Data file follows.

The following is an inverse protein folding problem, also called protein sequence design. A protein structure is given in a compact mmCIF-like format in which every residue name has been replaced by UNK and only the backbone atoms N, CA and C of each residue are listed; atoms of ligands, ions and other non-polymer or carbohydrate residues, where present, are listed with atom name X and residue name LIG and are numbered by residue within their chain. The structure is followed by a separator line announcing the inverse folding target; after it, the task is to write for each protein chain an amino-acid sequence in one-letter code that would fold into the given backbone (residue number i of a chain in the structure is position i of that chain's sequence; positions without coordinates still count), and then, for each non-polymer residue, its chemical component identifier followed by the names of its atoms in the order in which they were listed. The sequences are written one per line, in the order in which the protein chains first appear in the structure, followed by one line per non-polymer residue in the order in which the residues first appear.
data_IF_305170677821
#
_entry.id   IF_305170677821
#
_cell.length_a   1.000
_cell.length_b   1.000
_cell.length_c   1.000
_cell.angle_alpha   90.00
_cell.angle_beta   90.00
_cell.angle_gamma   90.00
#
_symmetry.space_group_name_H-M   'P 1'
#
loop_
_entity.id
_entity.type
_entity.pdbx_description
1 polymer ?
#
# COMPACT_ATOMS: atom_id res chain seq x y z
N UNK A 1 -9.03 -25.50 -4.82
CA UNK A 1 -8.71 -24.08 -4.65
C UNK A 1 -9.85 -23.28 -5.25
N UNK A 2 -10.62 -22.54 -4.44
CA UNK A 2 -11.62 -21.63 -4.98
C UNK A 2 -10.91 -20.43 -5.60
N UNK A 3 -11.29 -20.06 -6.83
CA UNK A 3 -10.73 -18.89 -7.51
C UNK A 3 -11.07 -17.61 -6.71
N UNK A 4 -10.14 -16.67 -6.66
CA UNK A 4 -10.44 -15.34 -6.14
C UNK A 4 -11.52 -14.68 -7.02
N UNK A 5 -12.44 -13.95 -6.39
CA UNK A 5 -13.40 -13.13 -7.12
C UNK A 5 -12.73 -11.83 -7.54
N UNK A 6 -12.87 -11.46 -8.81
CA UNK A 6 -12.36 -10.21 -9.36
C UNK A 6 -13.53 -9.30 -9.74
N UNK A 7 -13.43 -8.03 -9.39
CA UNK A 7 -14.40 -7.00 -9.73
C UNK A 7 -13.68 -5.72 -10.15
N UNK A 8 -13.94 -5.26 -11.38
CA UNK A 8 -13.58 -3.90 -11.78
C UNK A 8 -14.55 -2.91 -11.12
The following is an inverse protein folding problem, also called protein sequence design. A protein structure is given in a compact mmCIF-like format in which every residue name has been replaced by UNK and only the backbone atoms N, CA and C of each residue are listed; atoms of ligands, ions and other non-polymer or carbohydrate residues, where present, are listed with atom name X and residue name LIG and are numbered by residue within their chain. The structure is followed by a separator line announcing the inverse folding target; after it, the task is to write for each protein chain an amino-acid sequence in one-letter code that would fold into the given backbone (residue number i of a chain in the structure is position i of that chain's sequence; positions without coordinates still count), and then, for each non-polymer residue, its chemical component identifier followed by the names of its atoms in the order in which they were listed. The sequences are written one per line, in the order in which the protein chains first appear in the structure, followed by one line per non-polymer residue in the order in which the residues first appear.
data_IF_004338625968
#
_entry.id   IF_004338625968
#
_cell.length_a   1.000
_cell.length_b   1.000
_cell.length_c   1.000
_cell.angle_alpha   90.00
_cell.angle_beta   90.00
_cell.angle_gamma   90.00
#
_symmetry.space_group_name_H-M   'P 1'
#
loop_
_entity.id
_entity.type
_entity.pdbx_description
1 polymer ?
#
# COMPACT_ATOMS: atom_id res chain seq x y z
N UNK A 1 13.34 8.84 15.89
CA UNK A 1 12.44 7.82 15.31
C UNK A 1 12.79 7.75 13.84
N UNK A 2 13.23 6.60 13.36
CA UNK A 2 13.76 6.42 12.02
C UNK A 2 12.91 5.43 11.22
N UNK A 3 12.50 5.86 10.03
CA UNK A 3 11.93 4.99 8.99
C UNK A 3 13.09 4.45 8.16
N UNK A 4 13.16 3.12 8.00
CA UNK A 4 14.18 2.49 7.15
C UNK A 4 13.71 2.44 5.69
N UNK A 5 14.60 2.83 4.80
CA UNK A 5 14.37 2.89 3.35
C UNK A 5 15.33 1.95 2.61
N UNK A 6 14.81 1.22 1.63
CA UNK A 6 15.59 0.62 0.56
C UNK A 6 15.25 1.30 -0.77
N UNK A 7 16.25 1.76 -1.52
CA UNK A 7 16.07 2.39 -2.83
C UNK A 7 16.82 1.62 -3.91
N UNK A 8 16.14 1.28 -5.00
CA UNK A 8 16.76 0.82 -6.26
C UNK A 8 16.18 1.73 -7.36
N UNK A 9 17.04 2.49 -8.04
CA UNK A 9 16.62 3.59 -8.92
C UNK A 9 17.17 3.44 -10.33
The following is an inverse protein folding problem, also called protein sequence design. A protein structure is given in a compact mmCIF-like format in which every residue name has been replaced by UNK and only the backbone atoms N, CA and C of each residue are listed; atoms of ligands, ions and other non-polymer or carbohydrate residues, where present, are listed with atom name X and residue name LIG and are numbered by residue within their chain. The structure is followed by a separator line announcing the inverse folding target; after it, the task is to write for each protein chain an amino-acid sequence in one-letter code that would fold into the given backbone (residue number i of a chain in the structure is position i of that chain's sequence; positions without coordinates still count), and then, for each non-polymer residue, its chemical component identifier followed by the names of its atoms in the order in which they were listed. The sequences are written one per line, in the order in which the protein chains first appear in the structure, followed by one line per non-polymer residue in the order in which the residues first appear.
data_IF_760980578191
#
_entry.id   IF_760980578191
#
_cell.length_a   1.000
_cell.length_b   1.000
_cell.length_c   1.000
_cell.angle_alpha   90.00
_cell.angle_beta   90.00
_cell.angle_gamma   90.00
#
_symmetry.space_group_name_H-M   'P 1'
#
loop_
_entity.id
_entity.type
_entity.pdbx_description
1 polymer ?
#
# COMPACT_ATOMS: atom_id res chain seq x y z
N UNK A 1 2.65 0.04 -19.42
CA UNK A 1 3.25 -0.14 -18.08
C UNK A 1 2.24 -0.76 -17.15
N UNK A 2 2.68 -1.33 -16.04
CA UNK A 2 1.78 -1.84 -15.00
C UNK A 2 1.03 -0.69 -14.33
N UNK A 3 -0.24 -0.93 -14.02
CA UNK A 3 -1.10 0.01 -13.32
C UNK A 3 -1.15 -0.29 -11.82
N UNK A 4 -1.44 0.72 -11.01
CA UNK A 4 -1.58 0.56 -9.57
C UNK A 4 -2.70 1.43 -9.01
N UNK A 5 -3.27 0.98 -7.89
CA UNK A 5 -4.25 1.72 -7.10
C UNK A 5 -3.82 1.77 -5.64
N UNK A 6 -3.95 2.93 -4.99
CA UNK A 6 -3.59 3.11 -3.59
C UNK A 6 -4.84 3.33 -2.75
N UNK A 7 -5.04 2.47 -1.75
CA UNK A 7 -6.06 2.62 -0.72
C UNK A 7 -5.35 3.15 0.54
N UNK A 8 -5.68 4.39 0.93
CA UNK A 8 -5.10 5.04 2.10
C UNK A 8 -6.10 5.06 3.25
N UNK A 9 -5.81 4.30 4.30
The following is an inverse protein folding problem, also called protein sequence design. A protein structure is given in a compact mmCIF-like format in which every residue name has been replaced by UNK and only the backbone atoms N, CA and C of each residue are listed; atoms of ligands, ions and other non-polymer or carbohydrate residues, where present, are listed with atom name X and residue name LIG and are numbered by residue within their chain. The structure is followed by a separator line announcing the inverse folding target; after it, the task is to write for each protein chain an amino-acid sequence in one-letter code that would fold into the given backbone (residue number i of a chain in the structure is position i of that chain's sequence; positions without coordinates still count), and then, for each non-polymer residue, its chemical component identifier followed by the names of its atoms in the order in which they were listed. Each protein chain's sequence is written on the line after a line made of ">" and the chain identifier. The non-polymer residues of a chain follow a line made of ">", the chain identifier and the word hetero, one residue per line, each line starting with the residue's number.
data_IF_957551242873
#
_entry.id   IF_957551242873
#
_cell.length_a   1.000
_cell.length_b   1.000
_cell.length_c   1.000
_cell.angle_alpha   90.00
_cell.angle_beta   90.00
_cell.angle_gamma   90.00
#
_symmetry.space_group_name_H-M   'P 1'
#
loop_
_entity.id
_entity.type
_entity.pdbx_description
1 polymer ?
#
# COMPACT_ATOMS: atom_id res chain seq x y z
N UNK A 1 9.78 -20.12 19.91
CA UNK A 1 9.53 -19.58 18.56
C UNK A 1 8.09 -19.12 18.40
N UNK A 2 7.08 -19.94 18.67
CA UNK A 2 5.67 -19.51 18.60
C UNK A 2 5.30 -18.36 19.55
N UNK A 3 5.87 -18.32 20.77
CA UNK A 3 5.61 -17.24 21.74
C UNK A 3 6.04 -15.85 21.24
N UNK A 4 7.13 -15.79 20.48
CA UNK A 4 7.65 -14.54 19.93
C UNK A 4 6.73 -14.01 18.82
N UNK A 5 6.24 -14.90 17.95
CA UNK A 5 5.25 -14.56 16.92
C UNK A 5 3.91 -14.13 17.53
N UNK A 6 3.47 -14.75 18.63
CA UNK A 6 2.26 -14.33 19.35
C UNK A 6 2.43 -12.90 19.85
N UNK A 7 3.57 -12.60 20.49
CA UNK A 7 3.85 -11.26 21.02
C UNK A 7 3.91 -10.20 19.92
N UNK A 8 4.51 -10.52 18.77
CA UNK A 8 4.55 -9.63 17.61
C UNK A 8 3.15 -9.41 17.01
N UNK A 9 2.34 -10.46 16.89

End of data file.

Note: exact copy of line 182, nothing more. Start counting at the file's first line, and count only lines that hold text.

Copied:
N UNK A 8 4.51 -10.52 18.77